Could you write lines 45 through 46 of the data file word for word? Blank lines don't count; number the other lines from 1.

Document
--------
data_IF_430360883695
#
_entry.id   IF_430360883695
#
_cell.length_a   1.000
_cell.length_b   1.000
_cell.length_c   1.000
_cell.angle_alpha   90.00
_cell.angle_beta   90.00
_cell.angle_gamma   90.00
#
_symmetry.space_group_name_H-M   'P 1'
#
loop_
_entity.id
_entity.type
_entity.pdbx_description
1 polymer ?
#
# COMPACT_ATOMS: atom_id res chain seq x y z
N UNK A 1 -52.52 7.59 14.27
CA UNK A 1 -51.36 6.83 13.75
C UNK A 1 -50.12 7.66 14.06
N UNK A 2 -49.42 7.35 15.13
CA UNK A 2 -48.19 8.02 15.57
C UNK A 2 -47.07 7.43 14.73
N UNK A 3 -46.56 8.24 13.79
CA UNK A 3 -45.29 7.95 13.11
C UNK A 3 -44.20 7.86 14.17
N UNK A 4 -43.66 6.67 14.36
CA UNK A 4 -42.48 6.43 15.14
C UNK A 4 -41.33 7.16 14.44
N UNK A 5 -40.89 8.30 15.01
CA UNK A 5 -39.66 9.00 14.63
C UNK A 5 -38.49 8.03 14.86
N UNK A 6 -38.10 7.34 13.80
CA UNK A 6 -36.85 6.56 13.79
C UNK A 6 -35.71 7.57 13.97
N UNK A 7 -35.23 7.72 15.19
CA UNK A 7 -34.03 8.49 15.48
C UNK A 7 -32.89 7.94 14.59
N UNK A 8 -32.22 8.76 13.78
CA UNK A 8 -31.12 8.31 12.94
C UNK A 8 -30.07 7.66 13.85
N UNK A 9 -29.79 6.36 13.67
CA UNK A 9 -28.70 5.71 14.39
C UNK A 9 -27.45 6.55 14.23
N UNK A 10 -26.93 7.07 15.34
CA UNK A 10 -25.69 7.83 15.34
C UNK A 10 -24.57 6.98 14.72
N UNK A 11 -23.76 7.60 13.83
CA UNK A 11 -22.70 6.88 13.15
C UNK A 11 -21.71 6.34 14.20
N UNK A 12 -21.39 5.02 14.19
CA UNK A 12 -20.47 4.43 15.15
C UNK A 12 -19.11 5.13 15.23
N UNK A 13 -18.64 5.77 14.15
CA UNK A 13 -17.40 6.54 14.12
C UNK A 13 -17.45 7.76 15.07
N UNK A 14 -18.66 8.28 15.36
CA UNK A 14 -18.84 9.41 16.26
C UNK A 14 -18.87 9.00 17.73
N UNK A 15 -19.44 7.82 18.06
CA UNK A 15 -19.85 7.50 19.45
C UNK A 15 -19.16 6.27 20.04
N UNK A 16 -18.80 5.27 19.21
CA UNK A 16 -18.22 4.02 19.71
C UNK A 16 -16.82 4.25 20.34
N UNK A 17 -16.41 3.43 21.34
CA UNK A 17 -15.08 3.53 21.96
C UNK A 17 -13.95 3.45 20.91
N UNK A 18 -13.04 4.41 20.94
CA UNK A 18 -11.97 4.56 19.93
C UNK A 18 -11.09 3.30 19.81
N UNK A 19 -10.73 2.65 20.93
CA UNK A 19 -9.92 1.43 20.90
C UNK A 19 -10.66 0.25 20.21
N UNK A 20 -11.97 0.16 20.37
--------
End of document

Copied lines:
N UNK A 9 -29.79 6.36 13.67
CA UNK A 9 -28.70 5.71 14.39